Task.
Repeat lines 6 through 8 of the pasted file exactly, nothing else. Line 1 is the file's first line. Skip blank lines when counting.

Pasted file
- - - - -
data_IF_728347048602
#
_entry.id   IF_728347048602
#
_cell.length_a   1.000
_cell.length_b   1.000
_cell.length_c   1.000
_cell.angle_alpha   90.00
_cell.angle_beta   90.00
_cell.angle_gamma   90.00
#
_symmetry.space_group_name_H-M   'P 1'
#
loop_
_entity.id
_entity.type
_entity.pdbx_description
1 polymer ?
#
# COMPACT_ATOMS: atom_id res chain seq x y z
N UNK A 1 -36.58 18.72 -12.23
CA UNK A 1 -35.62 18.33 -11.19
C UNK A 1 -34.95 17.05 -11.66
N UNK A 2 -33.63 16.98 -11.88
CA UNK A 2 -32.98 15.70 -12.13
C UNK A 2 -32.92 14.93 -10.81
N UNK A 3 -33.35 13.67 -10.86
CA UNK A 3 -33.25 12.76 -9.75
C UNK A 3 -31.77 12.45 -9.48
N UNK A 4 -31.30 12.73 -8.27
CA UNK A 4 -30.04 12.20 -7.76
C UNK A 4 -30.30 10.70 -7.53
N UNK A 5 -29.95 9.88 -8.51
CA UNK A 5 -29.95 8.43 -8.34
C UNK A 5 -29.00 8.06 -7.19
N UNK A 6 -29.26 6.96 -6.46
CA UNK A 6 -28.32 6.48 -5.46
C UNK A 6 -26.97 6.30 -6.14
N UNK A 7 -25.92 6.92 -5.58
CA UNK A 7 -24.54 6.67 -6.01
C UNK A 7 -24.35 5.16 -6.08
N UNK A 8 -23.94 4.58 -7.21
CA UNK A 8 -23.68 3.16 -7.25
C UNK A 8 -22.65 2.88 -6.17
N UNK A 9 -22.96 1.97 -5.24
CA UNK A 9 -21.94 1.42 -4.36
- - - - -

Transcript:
_cell.length_b   1.000
_cell.length_c   1.000
_cell.angle_alpha   90.00